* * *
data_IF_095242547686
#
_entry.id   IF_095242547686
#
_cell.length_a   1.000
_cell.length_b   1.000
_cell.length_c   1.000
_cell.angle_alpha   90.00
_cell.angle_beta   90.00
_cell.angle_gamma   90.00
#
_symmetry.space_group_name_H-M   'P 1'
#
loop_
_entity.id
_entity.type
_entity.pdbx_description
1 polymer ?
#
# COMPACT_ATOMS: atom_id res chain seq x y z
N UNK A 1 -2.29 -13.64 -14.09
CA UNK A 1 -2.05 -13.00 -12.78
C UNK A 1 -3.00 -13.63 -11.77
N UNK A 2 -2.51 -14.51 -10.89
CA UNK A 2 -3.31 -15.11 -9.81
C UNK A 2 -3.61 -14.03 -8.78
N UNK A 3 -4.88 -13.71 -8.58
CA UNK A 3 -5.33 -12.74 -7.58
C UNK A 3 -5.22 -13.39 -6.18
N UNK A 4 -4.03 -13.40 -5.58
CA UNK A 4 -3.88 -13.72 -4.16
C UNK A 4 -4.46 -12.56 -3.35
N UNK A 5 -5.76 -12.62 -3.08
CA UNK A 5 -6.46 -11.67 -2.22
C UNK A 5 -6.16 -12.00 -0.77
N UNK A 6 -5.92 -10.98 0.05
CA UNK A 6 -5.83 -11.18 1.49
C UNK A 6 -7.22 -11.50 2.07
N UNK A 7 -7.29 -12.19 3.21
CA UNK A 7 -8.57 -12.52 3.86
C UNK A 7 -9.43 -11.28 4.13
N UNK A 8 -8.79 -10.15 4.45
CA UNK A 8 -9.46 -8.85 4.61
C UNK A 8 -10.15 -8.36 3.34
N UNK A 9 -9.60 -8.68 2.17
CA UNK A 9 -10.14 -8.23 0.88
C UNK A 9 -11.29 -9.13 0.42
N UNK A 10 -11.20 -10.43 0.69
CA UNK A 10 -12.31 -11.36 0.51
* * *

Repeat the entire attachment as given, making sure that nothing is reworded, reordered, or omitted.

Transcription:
data_IF_095242547686
#
_entry.id   IF_095242547686
#
_cell.length_a   1.000
_cell.length_b   1.000
_cell.length_c   1.000
_cell.angle_alpha   90.00
_cell.angle_beta   90.00
_cell.angle_gamma   90.00
#
_symmetry.space_group_name_H-M   'P 1'
#
loop_
_entity.id
_entity.type
_entity.pdbx_description
1 polymer ?
#
# COMPACT_ATOMS: atom_id res chain seq x y z
N UNK A 1 -2.29 -13.64 -14.09
CA UNK A 1 -2.05 -13.00 -12.78
C UNK A 1 -3.00 -13.63 -11.77
N UNK A 2 -2.51 -14.51 -10.89
CA UNK A 2 -3.31 -15.11 -9.81
C UNK A 2 -3.61 -14.03 -8.78
N UNK A 3 -4.88 -13.71 -8.58
CA UNK A 3 -5.33 -12.74 -7.58
C UNK A 3 -5.22 -13.39 -6.18
N UNK A 4 -4.03 -13.40 -5.58
CA UNK A 4 -3.88 -13.72 -4.16
C UNK A 4 -4.46 -12.56 -3.35
N UNK A 5 -5.76 -12.62 -3.08
CA UNK A 5 -6.46 -11.67 -2.22
C UNK A 5 -6.16 -12.00 -0.77
N UNK A 6 -5.92 -10.98 0.05
CA UNK A 6 -5.83 -11.18 1.49
C UNK A 6 -7.22 -11.50 2.07
N UNK A 7 -7.29 -12.19 3.21
CA UNK A 7 -8.57 -12.52 3.86
C UNK A 7 -9.43 -11.28 4.13
N UNK A 8 -8.79 -10.15 4.45
CA UNK A 8 -9.46 -8.85 4.61
C UNK A 8 -10.15 -8.36 3.34
N UNK A 9 -9.60 -8.68 2.17
CA UNK A 9 -10.14 -8.23 0.88
C UNK A 9 -11.29 -9.13 0.42
N UNK A 10 -11.20 -10.43 0.69
CA UNK A 10 -12.31 -11.36 0.51